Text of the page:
Displaying 1 - 10 of 10
This paper examines all policy and laws related to families in the South, West, East and Central regions of sub-Saharan Africa.
The special issue of Emerging Adulthood titled “Care-Leaving in Africa” is the first collection of essays on care-leaving by African scholars. This article, coauthored by scholars from North and South, argues in favor of North–South dialogue but highlights several challenges inherent in this, including the indigenizing and thus marginalizing of African experience and scholarship and divergent constructions of key social concepts.
This study sought to determine the risk and prevalence of drug abuse among street children focusing on those in the car parks in the Gambia.
A child protection awareness forum was held in the Lower River Region of Gambia to help promote positive discipline in every day parenting.
UNICEF and Gambia announced the launch of Gambia's National Child Protection Policy 2016-2020.
This report from UNICEF highlights the many dangers, risks, and challenges faced by unaccompanied refugee and migrant children travelling to Europe on their own to escape conflict, poverty, or other forms of oppression.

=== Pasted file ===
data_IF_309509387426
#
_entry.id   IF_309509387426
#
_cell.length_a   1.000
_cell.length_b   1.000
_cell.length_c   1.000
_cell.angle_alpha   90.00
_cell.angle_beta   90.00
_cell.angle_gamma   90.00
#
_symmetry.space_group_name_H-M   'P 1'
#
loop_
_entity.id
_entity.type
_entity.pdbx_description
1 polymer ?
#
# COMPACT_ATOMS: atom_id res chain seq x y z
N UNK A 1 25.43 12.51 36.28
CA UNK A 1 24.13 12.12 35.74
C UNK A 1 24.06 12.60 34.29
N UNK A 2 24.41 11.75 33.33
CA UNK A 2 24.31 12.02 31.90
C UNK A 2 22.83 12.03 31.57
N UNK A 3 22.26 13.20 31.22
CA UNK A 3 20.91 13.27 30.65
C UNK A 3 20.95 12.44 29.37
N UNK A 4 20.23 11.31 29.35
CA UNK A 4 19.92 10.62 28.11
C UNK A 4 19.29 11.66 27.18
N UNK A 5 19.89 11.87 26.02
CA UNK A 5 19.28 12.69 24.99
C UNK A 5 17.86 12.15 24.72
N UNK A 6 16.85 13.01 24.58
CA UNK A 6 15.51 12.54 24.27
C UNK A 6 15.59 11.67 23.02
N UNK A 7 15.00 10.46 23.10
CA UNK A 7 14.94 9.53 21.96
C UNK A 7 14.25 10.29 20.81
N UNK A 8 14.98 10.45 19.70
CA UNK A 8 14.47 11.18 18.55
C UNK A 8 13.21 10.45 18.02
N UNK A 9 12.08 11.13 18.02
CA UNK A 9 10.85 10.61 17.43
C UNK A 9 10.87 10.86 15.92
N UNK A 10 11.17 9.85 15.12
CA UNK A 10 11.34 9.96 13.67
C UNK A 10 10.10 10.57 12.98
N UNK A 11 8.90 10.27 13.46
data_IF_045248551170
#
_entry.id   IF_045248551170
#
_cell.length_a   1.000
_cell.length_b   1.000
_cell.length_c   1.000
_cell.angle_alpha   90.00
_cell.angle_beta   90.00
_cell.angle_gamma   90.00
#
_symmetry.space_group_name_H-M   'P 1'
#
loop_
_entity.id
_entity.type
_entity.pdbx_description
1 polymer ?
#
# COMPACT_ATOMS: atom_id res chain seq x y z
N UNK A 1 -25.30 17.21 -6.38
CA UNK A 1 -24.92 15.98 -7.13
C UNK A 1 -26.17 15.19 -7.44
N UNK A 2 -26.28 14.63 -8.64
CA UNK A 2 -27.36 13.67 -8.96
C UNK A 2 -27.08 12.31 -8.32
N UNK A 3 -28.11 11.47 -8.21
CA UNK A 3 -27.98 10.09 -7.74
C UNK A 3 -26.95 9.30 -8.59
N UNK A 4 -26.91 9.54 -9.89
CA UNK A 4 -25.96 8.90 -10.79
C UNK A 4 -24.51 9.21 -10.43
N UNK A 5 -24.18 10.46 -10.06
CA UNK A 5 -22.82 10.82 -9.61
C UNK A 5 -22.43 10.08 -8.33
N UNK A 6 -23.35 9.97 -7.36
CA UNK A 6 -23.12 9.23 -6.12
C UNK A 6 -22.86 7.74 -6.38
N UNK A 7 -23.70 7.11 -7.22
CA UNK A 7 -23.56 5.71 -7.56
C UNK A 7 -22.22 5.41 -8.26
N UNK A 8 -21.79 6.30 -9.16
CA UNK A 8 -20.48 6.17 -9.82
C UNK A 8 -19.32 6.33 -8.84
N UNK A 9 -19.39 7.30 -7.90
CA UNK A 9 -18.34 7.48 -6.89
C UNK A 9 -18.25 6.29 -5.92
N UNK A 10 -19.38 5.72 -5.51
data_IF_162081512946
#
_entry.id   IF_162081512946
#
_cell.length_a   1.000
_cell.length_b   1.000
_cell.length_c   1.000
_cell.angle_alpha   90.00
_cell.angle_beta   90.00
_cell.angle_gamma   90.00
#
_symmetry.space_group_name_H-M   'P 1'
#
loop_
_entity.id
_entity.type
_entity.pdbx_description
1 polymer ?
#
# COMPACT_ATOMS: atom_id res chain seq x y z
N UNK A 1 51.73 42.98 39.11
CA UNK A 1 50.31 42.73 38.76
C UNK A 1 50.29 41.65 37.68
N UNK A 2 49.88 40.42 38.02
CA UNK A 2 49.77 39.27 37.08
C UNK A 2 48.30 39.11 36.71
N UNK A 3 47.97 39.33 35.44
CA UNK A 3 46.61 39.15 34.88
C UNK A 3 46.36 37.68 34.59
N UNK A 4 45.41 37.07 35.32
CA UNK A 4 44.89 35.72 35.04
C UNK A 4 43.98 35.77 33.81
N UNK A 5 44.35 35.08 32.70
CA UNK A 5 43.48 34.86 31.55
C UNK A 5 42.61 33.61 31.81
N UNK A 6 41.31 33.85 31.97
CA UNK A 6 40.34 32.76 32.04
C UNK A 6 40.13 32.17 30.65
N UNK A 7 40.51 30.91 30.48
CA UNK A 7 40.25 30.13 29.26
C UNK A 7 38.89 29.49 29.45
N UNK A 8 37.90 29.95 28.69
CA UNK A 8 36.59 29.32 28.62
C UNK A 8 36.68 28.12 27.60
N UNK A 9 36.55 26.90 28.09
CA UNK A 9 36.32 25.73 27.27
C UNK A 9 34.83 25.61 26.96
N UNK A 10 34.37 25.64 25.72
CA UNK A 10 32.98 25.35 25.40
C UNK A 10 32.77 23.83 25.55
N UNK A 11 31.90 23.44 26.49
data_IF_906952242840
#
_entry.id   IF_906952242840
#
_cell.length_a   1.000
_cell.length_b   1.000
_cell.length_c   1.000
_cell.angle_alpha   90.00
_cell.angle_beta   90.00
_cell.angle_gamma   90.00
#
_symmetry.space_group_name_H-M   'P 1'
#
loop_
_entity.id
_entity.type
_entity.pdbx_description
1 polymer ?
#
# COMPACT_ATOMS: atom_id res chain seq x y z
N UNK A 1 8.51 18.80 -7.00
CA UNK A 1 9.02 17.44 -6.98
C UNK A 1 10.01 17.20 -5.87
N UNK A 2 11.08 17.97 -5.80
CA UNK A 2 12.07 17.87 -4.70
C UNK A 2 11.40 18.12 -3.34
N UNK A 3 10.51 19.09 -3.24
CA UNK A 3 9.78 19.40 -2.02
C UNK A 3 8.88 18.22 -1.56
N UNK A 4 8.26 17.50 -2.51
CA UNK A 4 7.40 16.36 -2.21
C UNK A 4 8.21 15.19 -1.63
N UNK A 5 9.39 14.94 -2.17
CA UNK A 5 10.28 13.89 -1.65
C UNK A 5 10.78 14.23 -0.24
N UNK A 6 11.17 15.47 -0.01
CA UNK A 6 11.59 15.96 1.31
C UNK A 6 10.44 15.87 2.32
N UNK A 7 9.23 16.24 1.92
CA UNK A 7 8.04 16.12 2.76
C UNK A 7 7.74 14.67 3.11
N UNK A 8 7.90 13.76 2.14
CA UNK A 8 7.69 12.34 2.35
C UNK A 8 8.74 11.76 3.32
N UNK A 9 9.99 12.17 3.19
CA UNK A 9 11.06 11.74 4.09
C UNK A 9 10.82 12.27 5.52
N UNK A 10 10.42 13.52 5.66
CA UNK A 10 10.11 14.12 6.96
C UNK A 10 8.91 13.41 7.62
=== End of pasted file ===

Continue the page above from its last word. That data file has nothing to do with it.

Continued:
This article tells the story of Yahya, a young man who escaped an abusive father in rural Gambia and underwent a harrowing journey through Northern Africa, eventually arriving in Sicily in 2013.
This country care review includes the care-related Concluding Observations adopted by the Committee on the Rights of the Child as part of its examination of the combined second and third periodic reports of The Gambia (CRC/C/GAM/2-3).
This report from SOS Children’s Villages and the University of Bedfordshire provides reviews and assessments of the implementation of the Guidelines for the Alternative Care of Children in 21 countries around the world.
This report is based on a synthesis of eight assessments of the implementation of the Guidelines for the Alternative Care of Children (“the Guidelines”) in Benin, Gambia, Kenya, Malawi, Tanzania, Togo, Zambia and Zimbabwe.